Discipline Your Dog Through Positive Reinforcement – By Dr Claire Stevens
Getting a dog is always a big commitment, whether you are a first-time pet parent or an experienced one. You are essentially welcoming a new member of your family. As a mum of two boys and a pet parent to Frankie, our Golden Retriever, dog training was crucial for setting boundaries and ensuring a safe and healthy environment for all members of my household.
You are probably wondering: What is the best way to discipline my dog? Positive reinforcement is a powerful and most widely accepted method for training dogs. Reward-based methods not only create a better bond between you and your dog, but also result in a healthier and happier pet.
In contrast, conditioning your dog through physical punishment is ineffective, out of date, and detrimental to your dog’s welfare. Research shows that dogs trained using punishment are more stressed than dogs reinforced for good behaviour.
Hitting or smacking your dog instils fear and breaks their trust in you and so they are less likely to listen or follow your commands. This can also worsen their behaviour or lead to aggression as many dogs would then see you as a threat.
Here are the more acceptable and scientifically proven ways to discipline your dog:
Reward good behaviour
It’s easy to fixate on correcting bad behaviour, but positive reinforcement is about reinforcing good behaviour while avoiding punishment for unwanted behaviour. This means you need to reward your dog for following instructions and general good behaviour.
For instance, if your dog is heeling nicely during your walk, reward them with treats, physical affection or verbal praise. The treat has to be tasty to make it a good motivator for your dog. Hypro Premium Kangaroo Tasty Chews is not only delicious, it’s also a good source of lean protein, antioxidants, and essential vitamins.
Tone of voice matters
Dogs can recognise different tones in your voice. Yelling can be associated with excitation or threat which can further encourage unruly behaviour. Instead, use a calm and firm tone alongside simple, clear commands.
The moment you catch your dog gnawing on shoes or chewing the rug, firmly say “No!” to halt the action. Conversely, tell them “Good dog!” in an upbeat tone when they behave.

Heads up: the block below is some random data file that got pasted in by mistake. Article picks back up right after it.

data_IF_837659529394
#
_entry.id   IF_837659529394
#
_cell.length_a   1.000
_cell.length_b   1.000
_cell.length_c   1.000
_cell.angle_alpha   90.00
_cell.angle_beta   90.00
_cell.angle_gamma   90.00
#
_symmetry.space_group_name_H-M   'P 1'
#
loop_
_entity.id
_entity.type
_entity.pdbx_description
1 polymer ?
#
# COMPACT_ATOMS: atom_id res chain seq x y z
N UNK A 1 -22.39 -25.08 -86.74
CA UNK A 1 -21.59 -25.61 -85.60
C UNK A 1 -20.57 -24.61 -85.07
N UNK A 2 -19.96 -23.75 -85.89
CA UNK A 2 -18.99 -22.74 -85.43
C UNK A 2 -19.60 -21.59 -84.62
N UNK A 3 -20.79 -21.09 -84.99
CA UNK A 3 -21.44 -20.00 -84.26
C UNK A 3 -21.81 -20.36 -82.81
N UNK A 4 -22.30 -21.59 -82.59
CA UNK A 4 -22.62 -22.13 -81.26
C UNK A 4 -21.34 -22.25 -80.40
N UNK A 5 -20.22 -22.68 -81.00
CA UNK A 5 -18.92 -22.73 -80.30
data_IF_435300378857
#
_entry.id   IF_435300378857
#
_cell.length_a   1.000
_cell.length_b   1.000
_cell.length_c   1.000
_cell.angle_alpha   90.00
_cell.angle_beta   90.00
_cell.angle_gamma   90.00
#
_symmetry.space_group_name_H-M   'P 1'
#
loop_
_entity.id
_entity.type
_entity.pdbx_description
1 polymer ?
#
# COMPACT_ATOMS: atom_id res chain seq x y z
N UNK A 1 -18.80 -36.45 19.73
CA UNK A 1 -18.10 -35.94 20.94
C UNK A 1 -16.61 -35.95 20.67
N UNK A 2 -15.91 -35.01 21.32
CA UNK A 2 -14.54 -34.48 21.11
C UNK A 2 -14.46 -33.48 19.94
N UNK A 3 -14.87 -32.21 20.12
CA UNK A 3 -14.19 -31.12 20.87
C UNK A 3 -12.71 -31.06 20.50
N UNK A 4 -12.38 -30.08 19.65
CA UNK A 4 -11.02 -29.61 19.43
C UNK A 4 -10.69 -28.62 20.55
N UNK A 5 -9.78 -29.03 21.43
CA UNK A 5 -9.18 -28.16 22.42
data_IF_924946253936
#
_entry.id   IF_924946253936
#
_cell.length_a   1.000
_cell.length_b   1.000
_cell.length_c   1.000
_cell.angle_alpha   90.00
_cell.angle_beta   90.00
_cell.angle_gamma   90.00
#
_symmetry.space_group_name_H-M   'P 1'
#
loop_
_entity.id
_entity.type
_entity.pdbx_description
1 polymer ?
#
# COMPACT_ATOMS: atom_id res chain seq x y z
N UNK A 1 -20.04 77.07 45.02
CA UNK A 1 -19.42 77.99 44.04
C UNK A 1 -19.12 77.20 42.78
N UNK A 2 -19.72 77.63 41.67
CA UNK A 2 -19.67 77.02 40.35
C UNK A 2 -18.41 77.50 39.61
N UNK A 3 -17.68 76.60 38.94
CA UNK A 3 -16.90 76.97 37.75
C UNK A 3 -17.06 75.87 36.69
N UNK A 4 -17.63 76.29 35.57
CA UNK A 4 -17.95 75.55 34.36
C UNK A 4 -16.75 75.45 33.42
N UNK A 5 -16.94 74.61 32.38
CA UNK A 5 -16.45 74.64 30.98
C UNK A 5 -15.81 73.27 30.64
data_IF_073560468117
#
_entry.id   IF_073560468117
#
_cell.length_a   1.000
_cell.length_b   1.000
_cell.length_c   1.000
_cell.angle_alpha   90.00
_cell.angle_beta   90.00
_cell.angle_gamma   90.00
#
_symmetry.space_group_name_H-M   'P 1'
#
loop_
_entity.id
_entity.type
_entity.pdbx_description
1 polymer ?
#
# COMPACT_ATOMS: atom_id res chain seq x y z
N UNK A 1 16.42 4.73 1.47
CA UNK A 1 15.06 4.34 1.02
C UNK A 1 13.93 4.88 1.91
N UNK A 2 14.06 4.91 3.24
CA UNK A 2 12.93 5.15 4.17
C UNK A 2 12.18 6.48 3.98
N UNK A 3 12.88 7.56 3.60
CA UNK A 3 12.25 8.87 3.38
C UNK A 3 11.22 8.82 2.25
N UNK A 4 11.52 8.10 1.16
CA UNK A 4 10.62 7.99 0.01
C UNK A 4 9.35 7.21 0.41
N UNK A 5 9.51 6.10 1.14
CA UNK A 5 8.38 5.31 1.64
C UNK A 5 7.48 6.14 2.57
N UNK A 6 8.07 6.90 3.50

Use noise to distract your dog
Another way to stop unwanted behaviour is to make a loud noise by clapping, clicking or rattling a jar of coins. If you catch your dog doing something bad, make a noise to startle them and halt their actions. Over time your dog will associate their behaviour with the unpleasant sound and they will stop misbehaving.
This is only effective if you are consistent in using noise as a deterrent to bad behaviour. Make sure the sound is not too loud or disruptive to avoid traumatising your dog.
Taking away something they like can be a more effective discipline tactic than introducing a stressor like a spray to stop misbehaviour. Dogs thrive in attention and affection, so putting them on a timeout by placing them outside or leaving the room will let them know that they are in the bad books.
Ignoring your dog or taking away their toy when they become unruly are other techniques sometimes used to stop unwanted behaviour.
Redirect bad behaviour
Disciplining your dog does not end when you stop or distract them from misbehaving. You also need to redirect them to the right actions and reward them if they get it right.
To stop your dog from chewing household items, clap or say “No!” to get their attention, then gently take the item away from then, and wait for them to calm down. Once your dog is calm, give them their chew toy as the right option. Once they start chewing on the toy, you can reward them with a treat to further reinforce this desired behaviour.
What to do when behaviour problems persist
Remember to observe your dog’s behaviour closely so you can respond quickly to any issues. Catching them on the act will ensure early intervention and fewer repetitions of the problematic behaviour. If your dog continues to misbehave despite your efforts, consider hiring a professional trainer.
In some cases, there could be underlying health issues resulting in undesirable behaviour. If your dog suddenly urinates in your house even after proper house training, it’s possible that they have a urinary tract infection or other medical issues. In this case, it’s best to consult a veterinarian for health check, diagnosis and treatment.
Be patient. With consistent training, your efforts will pay off.